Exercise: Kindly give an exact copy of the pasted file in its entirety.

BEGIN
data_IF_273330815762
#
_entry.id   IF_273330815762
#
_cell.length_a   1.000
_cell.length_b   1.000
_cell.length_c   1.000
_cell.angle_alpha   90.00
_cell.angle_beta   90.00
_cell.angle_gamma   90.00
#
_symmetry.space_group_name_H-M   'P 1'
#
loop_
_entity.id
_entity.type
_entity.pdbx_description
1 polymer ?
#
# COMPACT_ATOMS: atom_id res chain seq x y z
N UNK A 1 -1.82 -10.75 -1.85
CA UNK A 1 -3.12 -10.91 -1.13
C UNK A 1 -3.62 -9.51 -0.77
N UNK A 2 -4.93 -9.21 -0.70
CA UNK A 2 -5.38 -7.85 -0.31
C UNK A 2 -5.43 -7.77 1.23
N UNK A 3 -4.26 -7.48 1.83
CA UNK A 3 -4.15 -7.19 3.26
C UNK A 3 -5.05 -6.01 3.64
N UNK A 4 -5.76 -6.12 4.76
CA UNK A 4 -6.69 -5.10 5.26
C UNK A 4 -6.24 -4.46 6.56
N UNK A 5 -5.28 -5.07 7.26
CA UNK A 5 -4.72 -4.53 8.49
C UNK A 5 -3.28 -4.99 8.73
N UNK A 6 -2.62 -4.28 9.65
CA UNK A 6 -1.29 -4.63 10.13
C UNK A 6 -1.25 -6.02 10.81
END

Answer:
data_IF_273330815762
#
_entry.id   IF_273330815762
#
_cell.length_a   1.000
_cell.length_b   1.000
_cell.length_c   1.000
_cell.angle_alpha   90.00
_cell.angle_beta   90.00
_cell.angle_gamma   90.00
#
_symmetry.space_group_name_H-M   'P 1'
#
loop_
_entity.id
_entity.type
_entity.pdbx_description
1 polymer ?
#
# COMPACT_ATOMS: atom_id res chain seq x y z
N UNK A 1 -1.82 -10.75 -1.85
CA UNK A 1 -3.12 -10.91 -1.13
C UNK A 1 -3.62 -9.51 -0.77
N UNK A 2 -4.93 -9.21 -0.70
CA UNK A 2 -5.38 -7.85 -0.31
C UNK A 2 -5.43 -7.77 1.23
N UNK A 3 -4.26 -7.48 1.83
CA UNK A 3 -4.15 -7.19 3.26
C UNK A 3 -5.05 -6.01 3.64
N UNK A 4 -5.76 -6.12 4.76
CA UNK A 4 -6.69 -5.10 5.26
C UNK A 4 -6.24 -4.46 6.56
N UNK A 5 -5.28 -5.07 7.26
CA UNK A 5 -4.72 -4.53 8.49
C UNK A 5 -3.28 -4.99 8.73
N UNK A 6 -2.62 -4.28 9.65
CA UNK A 6 -1.29 -4.63 10.13
C UNK A 6 -1.25 -6.02 10.81